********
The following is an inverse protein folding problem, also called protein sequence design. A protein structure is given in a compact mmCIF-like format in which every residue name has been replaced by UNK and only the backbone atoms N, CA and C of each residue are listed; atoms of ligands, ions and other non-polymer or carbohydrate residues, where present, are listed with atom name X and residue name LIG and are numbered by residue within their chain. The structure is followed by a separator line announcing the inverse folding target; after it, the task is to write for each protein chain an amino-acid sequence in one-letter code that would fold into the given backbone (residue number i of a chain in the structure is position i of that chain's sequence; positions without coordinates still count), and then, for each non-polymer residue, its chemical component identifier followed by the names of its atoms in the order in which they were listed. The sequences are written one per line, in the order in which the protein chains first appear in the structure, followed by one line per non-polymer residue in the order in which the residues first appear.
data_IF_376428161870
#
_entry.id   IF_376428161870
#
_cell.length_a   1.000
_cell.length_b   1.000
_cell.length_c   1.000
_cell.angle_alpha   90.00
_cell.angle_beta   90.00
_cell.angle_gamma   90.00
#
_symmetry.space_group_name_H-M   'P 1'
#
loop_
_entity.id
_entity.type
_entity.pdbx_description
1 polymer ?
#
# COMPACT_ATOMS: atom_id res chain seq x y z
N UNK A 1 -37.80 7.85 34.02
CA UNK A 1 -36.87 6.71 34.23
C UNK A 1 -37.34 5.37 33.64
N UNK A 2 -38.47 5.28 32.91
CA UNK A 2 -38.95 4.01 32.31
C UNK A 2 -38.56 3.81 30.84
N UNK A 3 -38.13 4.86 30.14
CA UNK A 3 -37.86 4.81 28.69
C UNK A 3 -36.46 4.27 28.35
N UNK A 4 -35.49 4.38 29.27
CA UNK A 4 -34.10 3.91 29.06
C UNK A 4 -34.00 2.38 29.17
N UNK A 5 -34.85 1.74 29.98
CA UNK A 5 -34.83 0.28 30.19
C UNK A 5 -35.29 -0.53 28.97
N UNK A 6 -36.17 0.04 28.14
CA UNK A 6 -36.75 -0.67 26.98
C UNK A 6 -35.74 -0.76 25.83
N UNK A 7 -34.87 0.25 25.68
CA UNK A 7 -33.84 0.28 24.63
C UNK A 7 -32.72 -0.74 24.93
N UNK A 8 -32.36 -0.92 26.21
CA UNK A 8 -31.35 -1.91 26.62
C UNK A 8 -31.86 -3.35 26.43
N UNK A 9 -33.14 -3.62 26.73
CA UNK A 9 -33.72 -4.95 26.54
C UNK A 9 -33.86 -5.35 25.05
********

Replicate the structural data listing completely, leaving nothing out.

The following is an inverse protein folding problem, also called protein sequence design. A protein structure is given in a compact mmCIF-like format in which every residue name has been replaced by UNK and only the backbone atoms N, CA and C of each residue are listed; atoms of ligands, ions and other non-polymer or carbohydrate residues, where present, are listed with atom name X and residue name LIG and are numbered by residue within their chain. The structure is followed by a separator line announcing the inverse folding target; after it, the task is to write for each protein chain an amino-acid sequence in one-letter code that would fold into the given backbone (residue number i of a chain in the structure is position i of that chain's sequence; positions without coordinates still count), and then, for each non-polymer residue, its chemical component identifier followed by the names of its atoms in the order in which they were listed. The sequences are written one per line, in the order in which the protein chains first appear in the structure, followed by one line per non-polymer residue in the order in which the residues first appear.
data_IF_376428161870
#
_entry.id   IF_376428161870
#
_cell.length_a   1.000
_cell.length_b   1.000
_cell.length_c   1.000
_cell.angle_alpha   90.00
_cell.angle_beta   90.00
_cell.angle_gamma   90.00
#
_symmetry.space_group_name_H-M   'P 1'
#
loop_
_entity.id
_entity.type
_entity.pdbx_description
1 polymer ?
#
# COMPACT_ATOMS: atom_id res chain seq x y z
N UNK A 1 -37.80 7.85 34.02
CA UNK A 1 -36.87 6.71 34.23
C UNK A 1 -37.34 5.37 33.64
N UNK A 2 -38.47 5.28 32.91
CA UNK A 2 -38.95 4.01 32.31
C UNK A 2 -38.56 3.81 30.84
N UNK A 3 -38.13 4.86 30.14
CA UNK A 3 -37.86 4.81 28.69
C UNK A 3 -36.46 4.27 28.35
N UNK A 4 -35.49 4.38 29.27
CA UNK A 4 -34.10 3.91 29.06
C UNK A 4 -34.00 2.38 29.17
N UNK A 5 -34.85 1.74 29.98
CA UNK A 5 -34.83 0.28 30.19
C UNK A 5 -35.29 -0.53 28.97
N UNK A 6 -36.17 0.04 28.14
CA UNK A 6 -36.75 -0.67 26.98
C UNK A 6 -35.74 -0.76 25.83
N UNK A 7 -34.87 0.25 25.68
CA UNK A 7 -33.84 0.28 24.63
C UNK A 7 -32.72 -0.74 24.93
N UNK A 8 -32.36 -0.92 26.21
CA UNK A 8 -31.35 -1.91 26.62
C UNK A 8 -31.86 -3.35 26.43
N UNK A 9 -33.14 -3.62 26.73
CA UNK A 9 -33.72 -4.95 26.54
C UNK A 9 -33.86 -5.35 25.05